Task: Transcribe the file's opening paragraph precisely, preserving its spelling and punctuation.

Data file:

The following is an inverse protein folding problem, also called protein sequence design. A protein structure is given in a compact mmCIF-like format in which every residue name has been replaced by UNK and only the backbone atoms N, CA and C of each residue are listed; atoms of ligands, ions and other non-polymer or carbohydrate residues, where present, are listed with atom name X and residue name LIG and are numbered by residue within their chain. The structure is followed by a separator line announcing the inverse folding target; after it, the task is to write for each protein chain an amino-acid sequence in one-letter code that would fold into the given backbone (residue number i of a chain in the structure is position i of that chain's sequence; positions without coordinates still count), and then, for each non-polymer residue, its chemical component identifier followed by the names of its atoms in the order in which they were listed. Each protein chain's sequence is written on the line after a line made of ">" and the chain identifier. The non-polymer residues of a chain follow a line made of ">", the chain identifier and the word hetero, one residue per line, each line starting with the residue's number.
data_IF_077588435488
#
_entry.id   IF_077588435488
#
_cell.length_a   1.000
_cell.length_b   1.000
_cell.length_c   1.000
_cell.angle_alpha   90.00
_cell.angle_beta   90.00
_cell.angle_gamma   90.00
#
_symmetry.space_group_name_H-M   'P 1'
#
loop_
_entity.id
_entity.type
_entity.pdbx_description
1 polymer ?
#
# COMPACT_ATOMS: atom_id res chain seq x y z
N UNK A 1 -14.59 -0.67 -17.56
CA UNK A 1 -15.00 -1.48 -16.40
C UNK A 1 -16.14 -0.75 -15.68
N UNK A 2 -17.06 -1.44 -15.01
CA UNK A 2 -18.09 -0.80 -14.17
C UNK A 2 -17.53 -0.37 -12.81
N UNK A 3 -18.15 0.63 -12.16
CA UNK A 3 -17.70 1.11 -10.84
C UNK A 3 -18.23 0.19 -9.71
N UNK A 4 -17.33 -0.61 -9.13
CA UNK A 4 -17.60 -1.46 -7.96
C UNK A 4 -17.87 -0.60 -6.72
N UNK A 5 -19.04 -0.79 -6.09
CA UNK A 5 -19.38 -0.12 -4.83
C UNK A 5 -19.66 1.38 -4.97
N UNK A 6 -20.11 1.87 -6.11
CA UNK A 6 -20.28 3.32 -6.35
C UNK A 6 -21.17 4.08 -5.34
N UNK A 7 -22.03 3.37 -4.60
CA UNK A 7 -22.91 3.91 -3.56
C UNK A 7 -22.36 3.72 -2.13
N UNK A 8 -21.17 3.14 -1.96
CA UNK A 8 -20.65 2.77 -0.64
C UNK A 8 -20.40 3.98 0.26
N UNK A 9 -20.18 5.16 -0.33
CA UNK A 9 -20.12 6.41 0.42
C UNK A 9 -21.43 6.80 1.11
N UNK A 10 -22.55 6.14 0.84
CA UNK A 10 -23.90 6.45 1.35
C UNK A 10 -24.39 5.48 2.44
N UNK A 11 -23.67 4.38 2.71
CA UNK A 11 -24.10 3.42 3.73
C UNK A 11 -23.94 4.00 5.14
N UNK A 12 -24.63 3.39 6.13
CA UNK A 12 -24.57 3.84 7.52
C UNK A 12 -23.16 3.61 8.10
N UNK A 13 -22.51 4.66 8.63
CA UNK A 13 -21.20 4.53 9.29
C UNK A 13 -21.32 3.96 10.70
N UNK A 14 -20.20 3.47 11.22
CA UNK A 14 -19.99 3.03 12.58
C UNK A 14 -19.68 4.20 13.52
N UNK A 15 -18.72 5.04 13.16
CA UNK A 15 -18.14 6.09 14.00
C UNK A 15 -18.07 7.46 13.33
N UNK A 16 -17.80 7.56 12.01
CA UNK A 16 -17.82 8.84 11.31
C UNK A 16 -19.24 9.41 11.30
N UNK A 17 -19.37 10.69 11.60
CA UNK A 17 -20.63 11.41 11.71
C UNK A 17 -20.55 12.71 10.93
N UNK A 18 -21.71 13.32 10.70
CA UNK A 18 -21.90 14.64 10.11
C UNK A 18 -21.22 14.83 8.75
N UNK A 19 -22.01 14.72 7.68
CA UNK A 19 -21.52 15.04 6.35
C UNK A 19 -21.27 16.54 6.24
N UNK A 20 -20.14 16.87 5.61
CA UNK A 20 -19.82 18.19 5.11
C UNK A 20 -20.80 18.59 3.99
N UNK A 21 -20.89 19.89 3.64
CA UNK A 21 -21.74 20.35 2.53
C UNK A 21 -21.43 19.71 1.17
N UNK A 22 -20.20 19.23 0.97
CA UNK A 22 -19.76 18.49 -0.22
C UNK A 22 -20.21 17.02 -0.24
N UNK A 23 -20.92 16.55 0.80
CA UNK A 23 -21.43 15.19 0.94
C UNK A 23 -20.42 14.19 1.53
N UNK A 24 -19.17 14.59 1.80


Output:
The following is an inverse protein folding problem, also called protein sequence design. A protein structure is given in a compact mmCIF-like format in which every residue name has been replaced by UNK and only the backbone atoms N, CA and C of each residue are listed; atoms of ligands, ions and other non-polymer or carbohydrate residues, where present, are listed with atom name X and residue name LIG and are numbered by residue within their chain. The structure is followed by a separator line announcing the inverse folding target; after it, the task is to write for each protein chain an amino-acid sequence in one-letter code that would fold into the given backbone (residue number i of a chain in the structure is position i of that chain's sequence; positions without coordinates still count), and then, for each non-polymer residue, its chemical component identifier followed by the names of its atoms in the order in which they were listed. Each protein chain's sequence is written on the line after a line made of ">" and the chain identifier. The non-polymer residues of a chain follow a line made of ">", the chain identifier and the word hetero, one residue per line, each line starting with the residue's number.